Maj Gen C P Singh, Retd
India has one of the world’s largest armed forces with a strength of over 14.4 lakhs (1.44 million) active personnel, since it has the largest unsettled borders with two nuclear powered neighbours. Also, it has high defence spending for operational readiness of such large force. Hence, the Indian defence budget is the third largest next to USA and China, though they are far ahead. Undoubtedly, the defence and aerospace industry is a strategically important sector in India. It is also the second largest importer of military hardware making up 8-9 % of global arms import.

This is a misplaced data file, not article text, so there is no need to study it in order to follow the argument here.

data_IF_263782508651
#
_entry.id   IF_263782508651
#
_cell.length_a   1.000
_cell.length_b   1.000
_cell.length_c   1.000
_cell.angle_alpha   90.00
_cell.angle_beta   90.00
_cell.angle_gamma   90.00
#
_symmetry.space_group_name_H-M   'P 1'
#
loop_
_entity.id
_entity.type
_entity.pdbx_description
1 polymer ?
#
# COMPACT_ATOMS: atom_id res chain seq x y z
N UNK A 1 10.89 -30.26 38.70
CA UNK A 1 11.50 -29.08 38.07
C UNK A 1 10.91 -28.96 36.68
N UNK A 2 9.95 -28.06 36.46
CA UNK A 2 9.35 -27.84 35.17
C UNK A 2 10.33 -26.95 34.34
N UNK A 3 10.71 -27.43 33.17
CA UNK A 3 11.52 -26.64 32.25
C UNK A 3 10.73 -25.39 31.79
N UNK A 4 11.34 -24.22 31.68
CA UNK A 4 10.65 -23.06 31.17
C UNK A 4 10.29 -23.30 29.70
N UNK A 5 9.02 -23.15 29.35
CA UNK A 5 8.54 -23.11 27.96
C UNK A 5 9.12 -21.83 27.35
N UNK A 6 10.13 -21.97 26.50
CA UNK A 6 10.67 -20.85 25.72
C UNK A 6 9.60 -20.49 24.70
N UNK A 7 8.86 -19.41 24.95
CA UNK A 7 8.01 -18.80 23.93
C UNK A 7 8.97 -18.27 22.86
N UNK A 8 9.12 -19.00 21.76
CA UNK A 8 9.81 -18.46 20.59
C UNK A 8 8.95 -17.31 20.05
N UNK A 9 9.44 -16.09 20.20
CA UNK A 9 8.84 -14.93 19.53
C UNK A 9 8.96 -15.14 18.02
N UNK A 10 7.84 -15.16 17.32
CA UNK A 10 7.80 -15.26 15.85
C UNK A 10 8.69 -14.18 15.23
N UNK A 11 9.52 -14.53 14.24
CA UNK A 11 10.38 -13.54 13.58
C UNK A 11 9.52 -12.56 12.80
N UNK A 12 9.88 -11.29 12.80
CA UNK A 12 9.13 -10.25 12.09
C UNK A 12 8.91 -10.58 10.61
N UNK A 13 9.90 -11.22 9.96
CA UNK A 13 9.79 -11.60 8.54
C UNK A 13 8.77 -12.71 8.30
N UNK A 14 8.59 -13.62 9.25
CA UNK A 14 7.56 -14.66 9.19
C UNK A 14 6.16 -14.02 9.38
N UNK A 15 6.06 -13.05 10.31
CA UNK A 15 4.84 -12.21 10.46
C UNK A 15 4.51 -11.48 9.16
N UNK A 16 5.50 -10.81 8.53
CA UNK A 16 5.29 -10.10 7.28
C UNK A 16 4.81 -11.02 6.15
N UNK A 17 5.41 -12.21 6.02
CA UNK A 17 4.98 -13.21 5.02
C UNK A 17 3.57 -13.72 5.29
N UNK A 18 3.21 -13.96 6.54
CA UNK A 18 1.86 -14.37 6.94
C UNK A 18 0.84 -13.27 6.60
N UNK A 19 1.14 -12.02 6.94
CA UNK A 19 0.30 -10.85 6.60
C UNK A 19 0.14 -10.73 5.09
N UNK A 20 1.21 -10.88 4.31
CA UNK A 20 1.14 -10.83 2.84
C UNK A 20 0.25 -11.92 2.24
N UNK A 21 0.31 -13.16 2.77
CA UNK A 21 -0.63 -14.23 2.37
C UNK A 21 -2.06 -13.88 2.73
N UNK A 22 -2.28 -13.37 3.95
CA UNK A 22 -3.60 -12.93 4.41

As the nation of 135 crore celebrates the ‘AZAADI KA AMRIT MAHOTSAV” after 75 years of Independence, we find the indigenous defence manufacturing scaling new heights. The success stories of India’s Defence Production include ship building including aircraft carrier, Brahmos supersonic missiles, Tejas- multi role fighter aircraft, attack and utility combat helicopters, anti-satellite weapon systems and a wide array of radars, missiles, drones, unarmed combat vehicles and armaments.
The vision of the government is to achieve a turnover of $25 Bn including export of $5 Bn in Aerospace and Defence by 2025. Over the next 5-7 years, the Government of India plans to spend $130 Bn for fleet modernization across all armed services. In line with the self-reliant India initiative, the share of domestic capital procurement, which was earmarked at 64% in 2021-22 has been enhanced to 68% of the Capital Acquisition Budget of the Defence Services for FY 2022-23.